Roger Cook visits a home to spruce up their backyard. First he removes the grass, enlisting the homeowners’ help and a couple of grub hoes – broad, flat bladed tools that cut the grass off where it emerges from the soil. That done, he shows Esther how to use a mini-tiller to loosen the soil so they can later level it with an iron-headed bow rake. To keep the various components of the new yard where they belong, Roger and Kris install several long, low boards (held in place with heavy stakes) to prevent migration. Landscaping fabric discourages weeds while permitting proper drainage. Bio-degradable stakes pin the fabric until the mulch and pea stone go on top; the weight of these materials will then do the job. When the homeowners finish, they’ll have a small patio of tan pea stone where they can sit and watch their children play on a soft, mulched area.
Rich starts his discussion of heaters by offering a disclaimer: nothing beats a properly sized and correctly installed heating system. But for rooms that are just a little bit cold, or for that workshop that’s just not heated, a little temporary help comes in handy. He explains portable gas-fired heaters that come in a variety of sizes. All of these consumer oxygen and emit carbon monoxide; consumers should look for an oxygen sensor that will shut the heater off if it detects low oxygen. Moving on to electric heaters, Rich explains the difference between convection and radiant heaters (radiant heaters tend to be much more directional than the convection sort). There’s no danger of carbon monoxide, so these heaters are safer – but should still be kept three feet from anything that might readily burn: drapes, rugs, bedspreads, and suchlike. Those with older units should consider replacement, since the modern varieties have tip over sensors that shut the heater off if it falls over; this safety feature decreases the chances of fire.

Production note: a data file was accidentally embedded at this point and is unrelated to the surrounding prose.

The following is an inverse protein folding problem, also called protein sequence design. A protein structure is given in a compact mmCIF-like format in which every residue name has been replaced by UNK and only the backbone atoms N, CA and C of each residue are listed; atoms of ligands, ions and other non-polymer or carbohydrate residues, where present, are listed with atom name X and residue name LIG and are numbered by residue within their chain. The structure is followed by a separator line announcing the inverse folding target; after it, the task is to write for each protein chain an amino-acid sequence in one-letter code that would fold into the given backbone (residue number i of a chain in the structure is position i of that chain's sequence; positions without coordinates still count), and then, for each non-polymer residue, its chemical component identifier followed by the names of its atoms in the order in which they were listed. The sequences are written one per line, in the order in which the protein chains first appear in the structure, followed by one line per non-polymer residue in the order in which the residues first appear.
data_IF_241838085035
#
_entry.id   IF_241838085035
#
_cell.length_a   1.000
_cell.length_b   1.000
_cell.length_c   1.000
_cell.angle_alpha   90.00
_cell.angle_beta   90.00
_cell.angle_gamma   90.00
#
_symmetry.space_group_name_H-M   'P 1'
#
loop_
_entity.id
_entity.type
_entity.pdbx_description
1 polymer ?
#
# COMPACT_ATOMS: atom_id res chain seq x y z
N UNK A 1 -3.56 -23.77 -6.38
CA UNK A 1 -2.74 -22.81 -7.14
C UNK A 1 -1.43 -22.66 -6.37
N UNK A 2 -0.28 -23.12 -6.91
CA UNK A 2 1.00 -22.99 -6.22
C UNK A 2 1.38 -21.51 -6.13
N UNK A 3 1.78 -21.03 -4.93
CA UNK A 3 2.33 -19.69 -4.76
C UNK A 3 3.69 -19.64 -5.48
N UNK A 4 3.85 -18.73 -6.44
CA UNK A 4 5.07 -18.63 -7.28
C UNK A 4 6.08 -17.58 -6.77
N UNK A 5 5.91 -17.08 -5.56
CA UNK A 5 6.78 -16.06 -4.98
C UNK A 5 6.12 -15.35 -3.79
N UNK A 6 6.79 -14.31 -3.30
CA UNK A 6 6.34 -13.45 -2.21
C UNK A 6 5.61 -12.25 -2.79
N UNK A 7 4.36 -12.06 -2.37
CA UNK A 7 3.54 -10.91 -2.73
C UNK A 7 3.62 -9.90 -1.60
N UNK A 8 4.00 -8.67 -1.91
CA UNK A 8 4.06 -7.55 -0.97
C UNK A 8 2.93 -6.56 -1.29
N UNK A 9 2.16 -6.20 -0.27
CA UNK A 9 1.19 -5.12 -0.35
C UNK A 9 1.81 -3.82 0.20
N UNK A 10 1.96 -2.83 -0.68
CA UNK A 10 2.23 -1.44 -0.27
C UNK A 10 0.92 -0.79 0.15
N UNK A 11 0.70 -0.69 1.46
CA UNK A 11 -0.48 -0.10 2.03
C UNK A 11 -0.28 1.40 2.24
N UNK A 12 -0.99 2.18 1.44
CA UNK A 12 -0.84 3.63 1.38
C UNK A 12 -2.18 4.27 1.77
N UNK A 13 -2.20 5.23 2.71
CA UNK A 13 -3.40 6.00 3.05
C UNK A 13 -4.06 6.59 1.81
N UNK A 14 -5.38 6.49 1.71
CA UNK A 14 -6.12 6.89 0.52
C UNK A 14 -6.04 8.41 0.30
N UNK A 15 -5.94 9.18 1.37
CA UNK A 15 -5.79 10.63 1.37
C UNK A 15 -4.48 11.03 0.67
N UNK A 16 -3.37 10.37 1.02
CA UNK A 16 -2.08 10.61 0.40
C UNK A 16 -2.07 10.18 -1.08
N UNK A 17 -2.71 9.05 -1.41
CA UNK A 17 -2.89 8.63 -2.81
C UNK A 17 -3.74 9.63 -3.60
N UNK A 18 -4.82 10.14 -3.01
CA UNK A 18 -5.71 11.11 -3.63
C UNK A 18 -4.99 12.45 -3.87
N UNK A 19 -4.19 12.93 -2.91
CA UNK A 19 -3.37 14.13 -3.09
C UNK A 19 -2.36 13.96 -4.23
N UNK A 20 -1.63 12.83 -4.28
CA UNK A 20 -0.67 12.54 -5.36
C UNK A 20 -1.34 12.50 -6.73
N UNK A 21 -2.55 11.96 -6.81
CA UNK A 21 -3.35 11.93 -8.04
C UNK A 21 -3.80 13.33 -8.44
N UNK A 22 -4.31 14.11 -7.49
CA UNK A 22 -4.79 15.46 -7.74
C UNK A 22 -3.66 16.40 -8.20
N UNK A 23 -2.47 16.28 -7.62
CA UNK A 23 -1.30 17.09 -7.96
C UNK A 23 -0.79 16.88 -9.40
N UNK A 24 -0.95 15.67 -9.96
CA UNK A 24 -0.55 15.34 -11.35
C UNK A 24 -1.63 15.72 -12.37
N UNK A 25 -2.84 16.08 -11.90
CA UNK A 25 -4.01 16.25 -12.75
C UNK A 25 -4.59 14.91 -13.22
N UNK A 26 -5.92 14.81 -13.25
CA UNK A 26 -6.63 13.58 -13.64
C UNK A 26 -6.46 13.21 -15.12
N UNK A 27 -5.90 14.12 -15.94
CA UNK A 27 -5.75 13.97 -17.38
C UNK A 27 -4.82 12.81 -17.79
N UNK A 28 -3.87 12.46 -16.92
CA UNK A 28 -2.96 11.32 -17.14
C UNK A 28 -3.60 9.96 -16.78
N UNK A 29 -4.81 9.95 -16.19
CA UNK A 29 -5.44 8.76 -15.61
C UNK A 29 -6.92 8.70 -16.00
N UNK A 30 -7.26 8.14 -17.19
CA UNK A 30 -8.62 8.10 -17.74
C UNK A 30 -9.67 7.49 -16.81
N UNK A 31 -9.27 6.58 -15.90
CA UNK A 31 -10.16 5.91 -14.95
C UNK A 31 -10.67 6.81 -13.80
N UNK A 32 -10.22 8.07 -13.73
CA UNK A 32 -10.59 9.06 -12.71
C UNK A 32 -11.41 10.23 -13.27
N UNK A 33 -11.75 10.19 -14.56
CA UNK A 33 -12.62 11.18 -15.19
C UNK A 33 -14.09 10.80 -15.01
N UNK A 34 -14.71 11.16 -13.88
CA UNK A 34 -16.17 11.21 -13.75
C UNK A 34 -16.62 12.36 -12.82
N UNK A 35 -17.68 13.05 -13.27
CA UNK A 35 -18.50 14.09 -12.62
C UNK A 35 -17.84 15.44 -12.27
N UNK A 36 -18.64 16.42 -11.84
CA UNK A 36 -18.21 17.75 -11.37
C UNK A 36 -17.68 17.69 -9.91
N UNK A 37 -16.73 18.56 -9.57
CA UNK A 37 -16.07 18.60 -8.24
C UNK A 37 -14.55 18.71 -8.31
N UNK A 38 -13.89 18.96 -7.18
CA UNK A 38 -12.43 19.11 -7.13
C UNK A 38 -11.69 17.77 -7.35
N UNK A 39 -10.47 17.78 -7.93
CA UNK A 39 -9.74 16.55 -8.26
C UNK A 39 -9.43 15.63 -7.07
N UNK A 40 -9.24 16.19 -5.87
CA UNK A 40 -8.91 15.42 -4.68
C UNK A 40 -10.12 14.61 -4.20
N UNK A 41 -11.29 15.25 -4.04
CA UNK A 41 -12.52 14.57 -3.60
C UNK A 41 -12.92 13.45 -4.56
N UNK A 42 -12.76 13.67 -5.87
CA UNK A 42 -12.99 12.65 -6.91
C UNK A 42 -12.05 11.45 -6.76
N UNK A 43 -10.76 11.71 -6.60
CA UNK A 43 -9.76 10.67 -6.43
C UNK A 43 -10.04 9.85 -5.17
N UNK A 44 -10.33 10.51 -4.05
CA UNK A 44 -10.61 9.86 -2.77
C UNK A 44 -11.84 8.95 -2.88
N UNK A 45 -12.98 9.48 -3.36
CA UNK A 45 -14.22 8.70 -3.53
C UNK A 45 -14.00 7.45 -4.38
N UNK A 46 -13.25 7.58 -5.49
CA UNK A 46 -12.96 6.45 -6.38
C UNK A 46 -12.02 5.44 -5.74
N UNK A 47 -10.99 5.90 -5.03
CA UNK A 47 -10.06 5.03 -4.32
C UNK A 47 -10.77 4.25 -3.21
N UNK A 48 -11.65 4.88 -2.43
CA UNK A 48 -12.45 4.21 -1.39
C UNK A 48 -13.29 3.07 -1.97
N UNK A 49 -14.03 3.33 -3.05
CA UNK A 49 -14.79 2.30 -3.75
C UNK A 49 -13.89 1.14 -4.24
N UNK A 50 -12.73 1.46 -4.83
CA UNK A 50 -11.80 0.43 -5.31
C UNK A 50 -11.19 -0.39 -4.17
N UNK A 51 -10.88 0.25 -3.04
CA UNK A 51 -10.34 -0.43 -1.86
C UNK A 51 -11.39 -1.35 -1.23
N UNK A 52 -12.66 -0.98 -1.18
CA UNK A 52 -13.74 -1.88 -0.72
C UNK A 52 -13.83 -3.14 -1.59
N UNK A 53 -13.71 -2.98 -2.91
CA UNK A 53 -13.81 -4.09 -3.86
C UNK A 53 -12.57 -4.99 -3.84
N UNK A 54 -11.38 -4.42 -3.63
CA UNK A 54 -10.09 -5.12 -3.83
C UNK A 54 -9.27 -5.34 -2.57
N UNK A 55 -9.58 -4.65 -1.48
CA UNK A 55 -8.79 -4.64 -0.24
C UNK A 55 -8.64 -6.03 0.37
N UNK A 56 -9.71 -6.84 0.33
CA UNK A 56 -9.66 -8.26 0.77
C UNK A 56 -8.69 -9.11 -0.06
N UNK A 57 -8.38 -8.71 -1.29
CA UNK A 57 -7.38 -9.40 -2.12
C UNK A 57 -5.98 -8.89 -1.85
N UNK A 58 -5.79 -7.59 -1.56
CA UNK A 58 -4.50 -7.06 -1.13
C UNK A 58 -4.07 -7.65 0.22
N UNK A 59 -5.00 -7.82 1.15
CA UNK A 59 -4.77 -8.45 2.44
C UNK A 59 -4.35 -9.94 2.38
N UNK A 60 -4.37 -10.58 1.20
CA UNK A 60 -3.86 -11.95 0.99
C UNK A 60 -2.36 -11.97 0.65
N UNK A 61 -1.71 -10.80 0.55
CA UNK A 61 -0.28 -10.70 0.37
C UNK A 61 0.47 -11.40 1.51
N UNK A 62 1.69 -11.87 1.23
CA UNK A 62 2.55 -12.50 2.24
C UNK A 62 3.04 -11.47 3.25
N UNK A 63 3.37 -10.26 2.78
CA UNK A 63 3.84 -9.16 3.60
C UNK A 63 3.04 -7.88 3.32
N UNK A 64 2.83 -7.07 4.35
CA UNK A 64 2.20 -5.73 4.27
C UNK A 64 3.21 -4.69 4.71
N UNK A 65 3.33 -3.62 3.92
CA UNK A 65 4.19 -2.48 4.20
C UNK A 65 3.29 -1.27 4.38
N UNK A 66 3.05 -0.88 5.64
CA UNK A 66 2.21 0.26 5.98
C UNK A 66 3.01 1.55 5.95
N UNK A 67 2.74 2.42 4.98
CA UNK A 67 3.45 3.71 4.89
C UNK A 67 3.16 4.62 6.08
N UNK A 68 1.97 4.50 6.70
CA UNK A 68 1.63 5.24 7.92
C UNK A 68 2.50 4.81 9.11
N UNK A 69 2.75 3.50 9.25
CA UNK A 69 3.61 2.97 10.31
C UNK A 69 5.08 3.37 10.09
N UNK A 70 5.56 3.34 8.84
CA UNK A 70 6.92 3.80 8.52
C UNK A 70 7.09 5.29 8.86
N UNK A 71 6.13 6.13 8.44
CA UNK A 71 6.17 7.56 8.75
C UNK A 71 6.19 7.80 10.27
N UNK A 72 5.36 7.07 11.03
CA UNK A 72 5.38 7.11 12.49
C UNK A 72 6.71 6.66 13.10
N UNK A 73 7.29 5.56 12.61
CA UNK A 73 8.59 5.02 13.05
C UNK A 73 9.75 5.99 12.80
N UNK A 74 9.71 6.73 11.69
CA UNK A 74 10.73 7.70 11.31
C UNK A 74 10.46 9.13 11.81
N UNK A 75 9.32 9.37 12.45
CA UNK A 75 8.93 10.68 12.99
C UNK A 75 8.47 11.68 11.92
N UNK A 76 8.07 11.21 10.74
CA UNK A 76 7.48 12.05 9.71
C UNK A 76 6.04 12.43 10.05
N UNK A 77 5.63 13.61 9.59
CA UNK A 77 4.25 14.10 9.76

During “What Is It?” Kevin presents a blue plastic device with a magnet and a handle. Roger guess that it’s for carrying single bricks. Rich disagrees, saying the device extends the handyman’s reach so he can retrieve items from hard to reach places. Then Tom reveals the truth: the tool holds drawer slides in place inside cabinets while the cabinet maker or carpenter attaches them. Because of cramped working conditions, getting these slides correctly mounted is often challenging, but this tool simplifies the task.
Tom visits a home where the shower fan drips water on the homeowner during the winter. First, Tom climbs to the roof. There he learns that the vent cap is correctly installed with proper flashing. The problem isn’t caused by trapped rainwater. In the attic, Tom realizes what the problem is: warm, moist air passes into the cold duct and as it cools, it deposits some of the water onto the inside of the duct. That water then drips down into the bathroom. To solve this problem, Tom removes the old duct work (several radiator style clamps hold it in place) and replaces it with an insulated duct: plastic around a metal coil provides rigidity, and fiberglass insulation provides the thermal barrier. Foil backed duct tape (not the cloth variety) holds the insulating sleeve tight to the roof. To insulate the fan housing, Tom lays a few filler beams and then puts rigid foam insulation around the box.
Back in the loft, Tom continues, explaining that short vertical runs with insulation around the pipe provide proper insulation. He cautions against running this kind of ductwork perpendicular to the floor, as this traps condensation. The pipe sags, creating a lower spot for more water to accumulate, and eventually water blocks the pipe, or leaks and damages the floor below. He also warns that vents exiting from an outside wall must not exit near a soffit, or moist air drawn into the vent will produce condensation on the underside of the roof and create a rot hazard. The lessons include: insulate everything, and whenever possible keep the mechanicals (including ducts) inside the building. Share this article with your friends